The Success Of The England Cricket Team At The Recent Women’s World Cup Has Added To The Calls For The Great Game To Be Added
The Success Of The England Cricket Team At The Recent Women’s World Cup Has Added To The Calls For The Great Game To Be Added

The success of the England Cricket team at the recent Women’s World Cup has added to the calls for the great game to be added to the list of Olympic sports for upcoming games. In terms of the global popularity of a single World wide sporting competition, only the football World Cup can beat it in popularity and with inclusion in the Olympics cricket could gain even greater exposure to a wider audience. That is the reason the sports of rugby and golf looked to re-join at Rio 2016, with the World Squash Federation devastated to see its status as an Olympic sport revoked as of the Tokyo 2020 games.


Historically, despite having a large global audience, boosted of course by the popularity of the sport in countries such as India and Pakistan with large populations, cricket hasn’t wanted to be part of the Olympic Games. This conservatism made sense in the original format of 5-day test cricket at international level. Things change though, and with new formats, from one-day cricket at 50 overs, to the 20/20 format, there has been an increase in popularity and a form of the game that seems much more suited to the Olympic ideal and schedule.


Now that the International Cricket Council (ICC) can add the success of the latest Women’s World Cup to its roster it is thought that the time is right to apply for entry to the Olympic Games from 2024. All that is left is for India to join the party and agree with the other major cricket nations, and the International Cricket Council in welcoming the idea of joining the Olympics.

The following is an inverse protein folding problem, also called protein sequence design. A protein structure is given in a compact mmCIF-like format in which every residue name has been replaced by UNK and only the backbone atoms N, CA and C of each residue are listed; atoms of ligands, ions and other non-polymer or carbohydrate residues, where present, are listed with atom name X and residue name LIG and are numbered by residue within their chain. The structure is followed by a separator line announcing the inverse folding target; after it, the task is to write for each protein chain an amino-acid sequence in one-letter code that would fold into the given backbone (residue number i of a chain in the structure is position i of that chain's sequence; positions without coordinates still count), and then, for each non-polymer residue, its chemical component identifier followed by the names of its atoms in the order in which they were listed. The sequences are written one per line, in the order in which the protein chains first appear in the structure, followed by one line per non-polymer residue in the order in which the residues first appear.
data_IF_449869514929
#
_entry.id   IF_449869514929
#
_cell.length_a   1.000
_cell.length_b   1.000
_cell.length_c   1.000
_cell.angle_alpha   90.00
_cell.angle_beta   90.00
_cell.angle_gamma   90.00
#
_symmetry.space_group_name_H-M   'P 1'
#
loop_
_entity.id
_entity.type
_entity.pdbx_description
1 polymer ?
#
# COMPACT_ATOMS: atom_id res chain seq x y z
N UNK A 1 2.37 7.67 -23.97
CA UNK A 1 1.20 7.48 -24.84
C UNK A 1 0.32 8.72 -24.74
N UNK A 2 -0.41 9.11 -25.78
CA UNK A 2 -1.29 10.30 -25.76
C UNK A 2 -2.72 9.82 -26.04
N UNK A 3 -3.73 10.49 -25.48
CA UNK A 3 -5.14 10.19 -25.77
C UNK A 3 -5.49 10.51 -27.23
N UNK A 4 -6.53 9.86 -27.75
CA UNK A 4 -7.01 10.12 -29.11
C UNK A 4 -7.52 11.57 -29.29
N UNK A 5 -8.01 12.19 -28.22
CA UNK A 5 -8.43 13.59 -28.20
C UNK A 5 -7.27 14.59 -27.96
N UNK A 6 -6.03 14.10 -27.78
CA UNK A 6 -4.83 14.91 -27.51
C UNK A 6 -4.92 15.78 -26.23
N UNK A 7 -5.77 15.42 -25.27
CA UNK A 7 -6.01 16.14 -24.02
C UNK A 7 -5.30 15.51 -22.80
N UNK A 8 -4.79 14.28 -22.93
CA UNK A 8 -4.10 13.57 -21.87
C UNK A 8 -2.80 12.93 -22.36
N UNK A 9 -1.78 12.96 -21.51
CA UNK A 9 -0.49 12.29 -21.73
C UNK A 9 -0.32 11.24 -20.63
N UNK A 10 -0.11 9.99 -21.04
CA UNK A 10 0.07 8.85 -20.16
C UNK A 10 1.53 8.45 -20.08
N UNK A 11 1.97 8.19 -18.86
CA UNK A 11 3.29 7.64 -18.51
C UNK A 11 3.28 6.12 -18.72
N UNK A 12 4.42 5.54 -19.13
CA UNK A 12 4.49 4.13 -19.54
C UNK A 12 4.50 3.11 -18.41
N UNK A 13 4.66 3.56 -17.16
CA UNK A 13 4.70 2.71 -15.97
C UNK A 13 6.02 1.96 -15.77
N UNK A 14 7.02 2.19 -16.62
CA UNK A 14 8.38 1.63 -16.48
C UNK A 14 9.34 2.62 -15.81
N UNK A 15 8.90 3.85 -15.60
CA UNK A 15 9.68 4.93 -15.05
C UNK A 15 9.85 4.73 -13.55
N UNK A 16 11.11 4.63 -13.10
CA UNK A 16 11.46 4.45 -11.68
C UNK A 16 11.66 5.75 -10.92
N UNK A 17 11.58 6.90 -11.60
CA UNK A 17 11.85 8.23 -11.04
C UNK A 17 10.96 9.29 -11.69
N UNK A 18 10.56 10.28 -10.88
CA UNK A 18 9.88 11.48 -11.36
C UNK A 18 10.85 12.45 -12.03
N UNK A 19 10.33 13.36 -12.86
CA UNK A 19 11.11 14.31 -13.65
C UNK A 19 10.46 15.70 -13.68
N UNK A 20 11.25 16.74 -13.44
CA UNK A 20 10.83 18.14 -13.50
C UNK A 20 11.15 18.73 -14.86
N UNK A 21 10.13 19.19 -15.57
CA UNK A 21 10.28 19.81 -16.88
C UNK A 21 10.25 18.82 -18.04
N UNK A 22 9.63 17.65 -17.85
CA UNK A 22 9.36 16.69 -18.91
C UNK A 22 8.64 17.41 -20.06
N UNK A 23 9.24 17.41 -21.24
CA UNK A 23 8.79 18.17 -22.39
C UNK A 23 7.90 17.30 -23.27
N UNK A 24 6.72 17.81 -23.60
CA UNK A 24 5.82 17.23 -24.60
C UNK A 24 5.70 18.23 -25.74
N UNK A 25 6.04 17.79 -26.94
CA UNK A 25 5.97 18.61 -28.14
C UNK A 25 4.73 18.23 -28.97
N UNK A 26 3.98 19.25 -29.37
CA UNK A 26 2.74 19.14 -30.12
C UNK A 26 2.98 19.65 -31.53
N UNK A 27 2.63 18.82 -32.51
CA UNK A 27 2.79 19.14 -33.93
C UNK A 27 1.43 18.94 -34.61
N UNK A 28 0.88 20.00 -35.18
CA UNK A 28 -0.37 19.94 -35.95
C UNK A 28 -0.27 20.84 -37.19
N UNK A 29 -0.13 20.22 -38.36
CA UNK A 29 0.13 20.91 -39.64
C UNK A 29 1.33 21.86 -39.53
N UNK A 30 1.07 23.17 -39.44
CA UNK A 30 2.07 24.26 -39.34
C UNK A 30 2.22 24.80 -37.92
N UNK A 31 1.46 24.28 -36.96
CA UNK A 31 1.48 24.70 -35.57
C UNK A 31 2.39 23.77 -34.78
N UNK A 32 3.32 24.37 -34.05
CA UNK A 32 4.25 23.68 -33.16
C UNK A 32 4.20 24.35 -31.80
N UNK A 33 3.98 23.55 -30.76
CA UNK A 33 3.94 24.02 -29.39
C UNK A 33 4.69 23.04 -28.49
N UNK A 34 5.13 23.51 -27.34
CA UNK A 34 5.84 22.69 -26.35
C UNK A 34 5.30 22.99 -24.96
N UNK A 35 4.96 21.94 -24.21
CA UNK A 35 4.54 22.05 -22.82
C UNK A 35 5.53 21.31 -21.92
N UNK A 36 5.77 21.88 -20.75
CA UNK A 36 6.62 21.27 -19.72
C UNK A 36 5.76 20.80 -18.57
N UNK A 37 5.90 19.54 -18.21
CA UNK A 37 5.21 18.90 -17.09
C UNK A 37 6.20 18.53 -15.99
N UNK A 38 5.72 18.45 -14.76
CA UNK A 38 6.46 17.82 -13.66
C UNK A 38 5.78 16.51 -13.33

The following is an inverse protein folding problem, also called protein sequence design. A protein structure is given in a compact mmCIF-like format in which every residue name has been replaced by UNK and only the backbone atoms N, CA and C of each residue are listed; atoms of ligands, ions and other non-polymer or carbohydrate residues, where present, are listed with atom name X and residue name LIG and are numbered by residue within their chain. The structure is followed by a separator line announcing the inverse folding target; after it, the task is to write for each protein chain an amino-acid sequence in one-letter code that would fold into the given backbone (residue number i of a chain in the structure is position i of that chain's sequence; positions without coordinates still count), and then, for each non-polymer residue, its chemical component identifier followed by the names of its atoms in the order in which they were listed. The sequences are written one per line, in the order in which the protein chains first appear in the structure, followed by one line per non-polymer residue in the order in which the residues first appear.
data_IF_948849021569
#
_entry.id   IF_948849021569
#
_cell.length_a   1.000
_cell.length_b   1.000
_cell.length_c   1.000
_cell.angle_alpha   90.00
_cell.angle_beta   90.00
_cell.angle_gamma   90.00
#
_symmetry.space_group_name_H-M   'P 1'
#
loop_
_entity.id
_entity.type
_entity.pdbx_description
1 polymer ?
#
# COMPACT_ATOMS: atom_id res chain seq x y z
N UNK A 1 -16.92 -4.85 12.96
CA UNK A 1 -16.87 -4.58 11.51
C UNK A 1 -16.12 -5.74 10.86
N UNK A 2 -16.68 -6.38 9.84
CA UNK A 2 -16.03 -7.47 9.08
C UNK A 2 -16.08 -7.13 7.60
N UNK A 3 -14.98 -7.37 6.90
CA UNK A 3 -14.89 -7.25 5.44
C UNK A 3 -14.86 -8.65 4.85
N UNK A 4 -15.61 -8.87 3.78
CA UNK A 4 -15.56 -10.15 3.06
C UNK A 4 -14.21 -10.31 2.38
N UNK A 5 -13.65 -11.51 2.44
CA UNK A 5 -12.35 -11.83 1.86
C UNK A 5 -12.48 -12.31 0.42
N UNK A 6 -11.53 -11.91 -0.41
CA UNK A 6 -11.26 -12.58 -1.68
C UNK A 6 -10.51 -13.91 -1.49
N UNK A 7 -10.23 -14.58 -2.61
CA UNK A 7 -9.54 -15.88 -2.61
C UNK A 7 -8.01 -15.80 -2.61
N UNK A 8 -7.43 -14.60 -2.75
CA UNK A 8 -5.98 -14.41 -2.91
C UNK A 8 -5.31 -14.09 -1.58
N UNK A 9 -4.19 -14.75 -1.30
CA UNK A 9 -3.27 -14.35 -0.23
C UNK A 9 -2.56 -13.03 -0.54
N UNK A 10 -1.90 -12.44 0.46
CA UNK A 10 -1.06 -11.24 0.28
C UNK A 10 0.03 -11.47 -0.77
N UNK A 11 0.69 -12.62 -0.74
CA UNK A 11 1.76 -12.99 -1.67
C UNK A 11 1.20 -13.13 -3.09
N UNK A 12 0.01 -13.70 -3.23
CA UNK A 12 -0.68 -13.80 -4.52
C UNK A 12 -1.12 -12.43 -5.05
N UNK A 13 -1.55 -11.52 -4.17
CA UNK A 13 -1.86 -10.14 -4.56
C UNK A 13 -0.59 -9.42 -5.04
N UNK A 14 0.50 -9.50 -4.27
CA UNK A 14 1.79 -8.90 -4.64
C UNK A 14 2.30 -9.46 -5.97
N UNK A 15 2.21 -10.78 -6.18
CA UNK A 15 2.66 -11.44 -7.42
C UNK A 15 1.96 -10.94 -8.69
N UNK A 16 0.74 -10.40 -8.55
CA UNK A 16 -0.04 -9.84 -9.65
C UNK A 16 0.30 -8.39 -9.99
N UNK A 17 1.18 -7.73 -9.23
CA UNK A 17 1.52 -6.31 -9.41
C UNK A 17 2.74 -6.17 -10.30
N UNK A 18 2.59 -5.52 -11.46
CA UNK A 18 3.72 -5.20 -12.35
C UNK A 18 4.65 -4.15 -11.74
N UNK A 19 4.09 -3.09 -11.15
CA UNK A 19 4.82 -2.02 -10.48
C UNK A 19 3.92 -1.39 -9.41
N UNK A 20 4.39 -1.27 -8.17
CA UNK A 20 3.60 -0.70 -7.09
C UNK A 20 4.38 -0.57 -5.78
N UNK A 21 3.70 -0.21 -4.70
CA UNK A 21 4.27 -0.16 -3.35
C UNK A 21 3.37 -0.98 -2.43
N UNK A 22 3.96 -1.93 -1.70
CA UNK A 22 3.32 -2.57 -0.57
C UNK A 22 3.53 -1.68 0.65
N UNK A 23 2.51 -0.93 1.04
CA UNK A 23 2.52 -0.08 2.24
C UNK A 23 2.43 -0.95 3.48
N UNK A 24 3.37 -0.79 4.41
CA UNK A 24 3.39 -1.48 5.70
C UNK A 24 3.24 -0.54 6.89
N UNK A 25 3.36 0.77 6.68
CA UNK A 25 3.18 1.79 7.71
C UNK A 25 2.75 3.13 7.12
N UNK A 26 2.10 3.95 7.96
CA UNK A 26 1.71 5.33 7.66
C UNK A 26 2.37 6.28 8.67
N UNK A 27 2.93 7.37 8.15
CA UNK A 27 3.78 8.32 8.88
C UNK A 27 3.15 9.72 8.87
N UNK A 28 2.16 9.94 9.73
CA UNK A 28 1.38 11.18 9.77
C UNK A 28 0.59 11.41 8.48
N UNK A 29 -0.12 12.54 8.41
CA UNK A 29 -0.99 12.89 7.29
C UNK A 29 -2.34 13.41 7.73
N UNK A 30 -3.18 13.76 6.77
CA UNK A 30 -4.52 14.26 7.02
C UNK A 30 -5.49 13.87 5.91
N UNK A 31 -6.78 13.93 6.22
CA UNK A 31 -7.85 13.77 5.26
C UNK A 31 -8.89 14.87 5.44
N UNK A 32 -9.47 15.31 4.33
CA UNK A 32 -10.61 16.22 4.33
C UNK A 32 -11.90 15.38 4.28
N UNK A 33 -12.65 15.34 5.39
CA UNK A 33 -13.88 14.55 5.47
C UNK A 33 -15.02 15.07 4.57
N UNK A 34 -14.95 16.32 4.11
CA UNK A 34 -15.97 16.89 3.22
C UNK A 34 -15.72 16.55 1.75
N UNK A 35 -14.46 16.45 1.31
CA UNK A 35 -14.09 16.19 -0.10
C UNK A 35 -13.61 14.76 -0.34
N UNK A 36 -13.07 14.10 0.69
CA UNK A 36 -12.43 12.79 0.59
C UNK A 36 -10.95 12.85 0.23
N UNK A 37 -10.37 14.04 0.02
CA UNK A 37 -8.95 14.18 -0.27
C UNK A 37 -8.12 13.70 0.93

Those in charge of the sport have embraced the idea of cricket joining the Olympics, as they can see how great it would be in terms of bringing the game to a wider global audience both for fan engagement, attendance, and participation. There has already been a rise in popularity of Rugby in a large untapped market such as China since the games in Rio last year. That sort of potential could work wonders for the growth of International cricket. Each associate nation will of course be granted with direct cash for inclusion in the games, with Rugby thought to have been given at least £25m per country since re-joining and it could be a platform to make cricket a global sport, rather than a colonial one.


It is too late for cricket to jump aboard the Olympic train in time for the 2024 games, but once the hosts of both the 2024 and 2028 games are announced by the IOC later this year there will be a chance for additional events to be discussed. There will be logistical problems, such as the qualifying format and the stadiums that would be required for the sport, but both of these can be ironed out and with Baseball returning to the Games in 2020 there is a possibility of sharing venues with that sport.


Whatever way you look at it, inclusion of the sport in the Olympic Games would be a great boost to its popularity and increase the participation in cricket for youngsters across the globe.

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